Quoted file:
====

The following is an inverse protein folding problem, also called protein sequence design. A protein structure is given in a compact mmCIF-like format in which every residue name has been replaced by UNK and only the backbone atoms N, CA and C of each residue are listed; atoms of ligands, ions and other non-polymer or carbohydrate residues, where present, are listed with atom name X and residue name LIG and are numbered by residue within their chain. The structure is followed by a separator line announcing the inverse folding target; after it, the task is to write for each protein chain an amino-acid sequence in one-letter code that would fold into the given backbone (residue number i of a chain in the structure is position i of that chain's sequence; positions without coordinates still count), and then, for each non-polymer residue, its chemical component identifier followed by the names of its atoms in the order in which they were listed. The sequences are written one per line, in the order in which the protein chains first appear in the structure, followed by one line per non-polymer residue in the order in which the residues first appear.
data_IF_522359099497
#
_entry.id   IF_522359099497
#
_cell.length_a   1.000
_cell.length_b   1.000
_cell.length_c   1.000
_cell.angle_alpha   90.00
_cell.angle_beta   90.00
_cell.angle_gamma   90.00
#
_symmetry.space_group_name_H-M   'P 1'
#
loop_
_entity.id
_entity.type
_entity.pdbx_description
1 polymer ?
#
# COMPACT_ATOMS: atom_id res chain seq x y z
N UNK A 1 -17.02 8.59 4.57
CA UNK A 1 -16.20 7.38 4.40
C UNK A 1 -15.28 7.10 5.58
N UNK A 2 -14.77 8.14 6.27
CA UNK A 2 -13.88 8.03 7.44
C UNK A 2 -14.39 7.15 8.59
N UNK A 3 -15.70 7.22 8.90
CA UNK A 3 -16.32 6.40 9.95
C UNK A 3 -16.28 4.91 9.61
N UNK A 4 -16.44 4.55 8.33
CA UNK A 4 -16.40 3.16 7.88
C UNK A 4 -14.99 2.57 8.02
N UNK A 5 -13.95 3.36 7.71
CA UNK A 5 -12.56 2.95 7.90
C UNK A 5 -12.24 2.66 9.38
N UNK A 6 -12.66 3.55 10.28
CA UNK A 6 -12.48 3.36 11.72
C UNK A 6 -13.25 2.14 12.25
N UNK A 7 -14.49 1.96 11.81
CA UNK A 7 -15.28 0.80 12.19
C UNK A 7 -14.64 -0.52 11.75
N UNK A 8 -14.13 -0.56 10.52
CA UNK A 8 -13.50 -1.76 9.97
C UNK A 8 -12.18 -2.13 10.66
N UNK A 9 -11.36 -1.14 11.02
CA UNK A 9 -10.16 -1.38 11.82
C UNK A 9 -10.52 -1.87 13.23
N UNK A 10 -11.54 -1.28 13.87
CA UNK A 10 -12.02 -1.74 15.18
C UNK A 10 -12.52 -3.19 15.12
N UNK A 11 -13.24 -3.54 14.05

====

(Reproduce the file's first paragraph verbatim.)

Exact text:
The following is an inverse protein folding problem, also called protein sequence design. A protein structure is given in a compact mmCIF-like format in which every residue name has been replaced by UNK and only the backbone atoms N, CA and C of each residue are listed; atoms of ligands, ions and other non-polymer or carbohydrate residues, where present, are listed with atom name X and residue name LIG and are numbered by residue within their chain. The structure is followed by a separator line announcing the inverse folding target; after it, the task is to write for each protein chain an amino-acid sequence in one-letter code that would fold into the given backbone (residue number i of a chain in the structure is position i of that chain's sequence; positions without coordinates still count), and then, for each non-polymer residue, its chemical component identifier followed by the names of its atoms in the order in which they were listed. The sequences are written one per line, in the order in which the protein chains first appear in the structure, followed by one line per non-polymer residue in the order in which the residues first appear.